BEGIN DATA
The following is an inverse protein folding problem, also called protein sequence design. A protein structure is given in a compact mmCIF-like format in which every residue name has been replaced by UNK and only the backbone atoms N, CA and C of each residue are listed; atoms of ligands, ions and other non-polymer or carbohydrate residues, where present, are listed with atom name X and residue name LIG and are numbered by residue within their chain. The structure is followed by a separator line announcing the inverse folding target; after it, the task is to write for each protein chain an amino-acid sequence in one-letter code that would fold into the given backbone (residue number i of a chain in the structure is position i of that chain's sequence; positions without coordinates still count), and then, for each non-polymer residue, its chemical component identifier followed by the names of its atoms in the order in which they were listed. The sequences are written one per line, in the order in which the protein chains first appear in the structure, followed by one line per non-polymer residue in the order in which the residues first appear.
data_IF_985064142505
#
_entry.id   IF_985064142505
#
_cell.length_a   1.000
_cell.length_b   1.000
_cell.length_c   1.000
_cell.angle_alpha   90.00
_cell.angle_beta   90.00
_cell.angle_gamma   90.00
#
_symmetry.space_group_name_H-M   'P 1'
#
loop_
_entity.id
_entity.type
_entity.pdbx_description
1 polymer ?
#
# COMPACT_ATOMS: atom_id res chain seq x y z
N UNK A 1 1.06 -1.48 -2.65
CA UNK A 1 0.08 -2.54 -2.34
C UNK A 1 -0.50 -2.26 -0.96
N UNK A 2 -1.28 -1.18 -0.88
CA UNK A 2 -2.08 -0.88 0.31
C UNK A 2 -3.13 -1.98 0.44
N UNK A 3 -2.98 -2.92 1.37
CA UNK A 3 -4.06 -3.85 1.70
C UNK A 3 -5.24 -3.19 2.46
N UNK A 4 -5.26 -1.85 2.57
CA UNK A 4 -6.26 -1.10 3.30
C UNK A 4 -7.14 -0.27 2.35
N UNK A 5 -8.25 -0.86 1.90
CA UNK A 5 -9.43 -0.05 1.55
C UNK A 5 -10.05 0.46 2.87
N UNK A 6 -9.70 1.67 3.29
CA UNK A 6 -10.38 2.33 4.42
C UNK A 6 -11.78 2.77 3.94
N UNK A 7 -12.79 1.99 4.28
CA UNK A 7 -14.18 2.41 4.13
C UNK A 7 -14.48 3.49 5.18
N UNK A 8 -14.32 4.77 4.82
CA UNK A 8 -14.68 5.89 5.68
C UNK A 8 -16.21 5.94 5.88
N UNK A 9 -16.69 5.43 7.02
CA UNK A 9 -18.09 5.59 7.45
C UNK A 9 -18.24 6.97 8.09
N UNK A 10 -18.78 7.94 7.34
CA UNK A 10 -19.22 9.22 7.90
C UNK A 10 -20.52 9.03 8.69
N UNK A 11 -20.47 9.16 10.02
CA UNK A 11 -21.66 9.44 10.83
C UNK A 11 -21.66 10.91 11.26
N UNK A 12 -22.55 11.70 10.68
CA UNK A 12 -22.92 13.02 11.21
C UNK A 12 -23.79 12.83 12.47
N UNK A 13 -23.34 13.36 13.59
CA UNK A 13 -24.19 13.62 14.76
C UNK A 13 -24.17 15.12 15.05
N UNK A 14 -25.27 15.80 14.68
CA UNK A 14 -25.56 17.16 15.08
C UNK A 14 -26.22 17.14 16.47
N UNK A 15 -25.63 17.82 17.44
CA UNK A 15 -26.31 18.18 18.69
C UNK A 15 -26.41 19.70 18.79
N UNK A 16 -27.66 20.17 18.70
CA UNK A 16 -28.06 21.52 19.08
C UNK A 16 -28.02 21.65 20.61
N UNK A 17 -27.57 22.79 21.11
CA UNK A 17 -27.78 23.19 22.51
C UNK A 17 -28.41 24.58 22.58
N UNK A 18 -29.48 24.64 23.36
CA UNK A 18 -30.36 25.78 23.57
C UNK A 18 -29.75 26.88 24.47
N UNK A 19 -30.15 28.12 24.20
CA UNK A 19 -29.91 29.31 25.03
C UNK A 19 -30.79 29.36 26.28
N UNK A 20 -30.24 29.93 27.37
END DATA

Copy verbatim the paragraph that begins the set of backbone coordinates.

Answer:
The following is an inverse protein folding problem, also called protein sequence design. A protein structure is given in a compact mmCIF-like format in which every residue name has been replaced by UNK and only the backbone atoms N, CA and C of each residue are listed; atoms of ligands, ions and other non-polymer or carbohydrate residues, where present, are listed with atom name X and residue name LIG and are numbered by residue within their chain. The structure is followed by a separator line announcing the inverse folding target; after it, the task is to write for each protein chain an amino-acid sequence in one-letter code that would fold into the given backbone (residue number i of a chain in the structure is position i of that chain's sequence; positions without coordinates still count), and then, for each non-polymer residue, its chemical component identifier followed by the names of its atoms in the order in which they were listed. The sequences are written one per line, in the order in which the protein chains first appear in the structure, followed by one line per non-polymer residue in the order in which the residues first appear.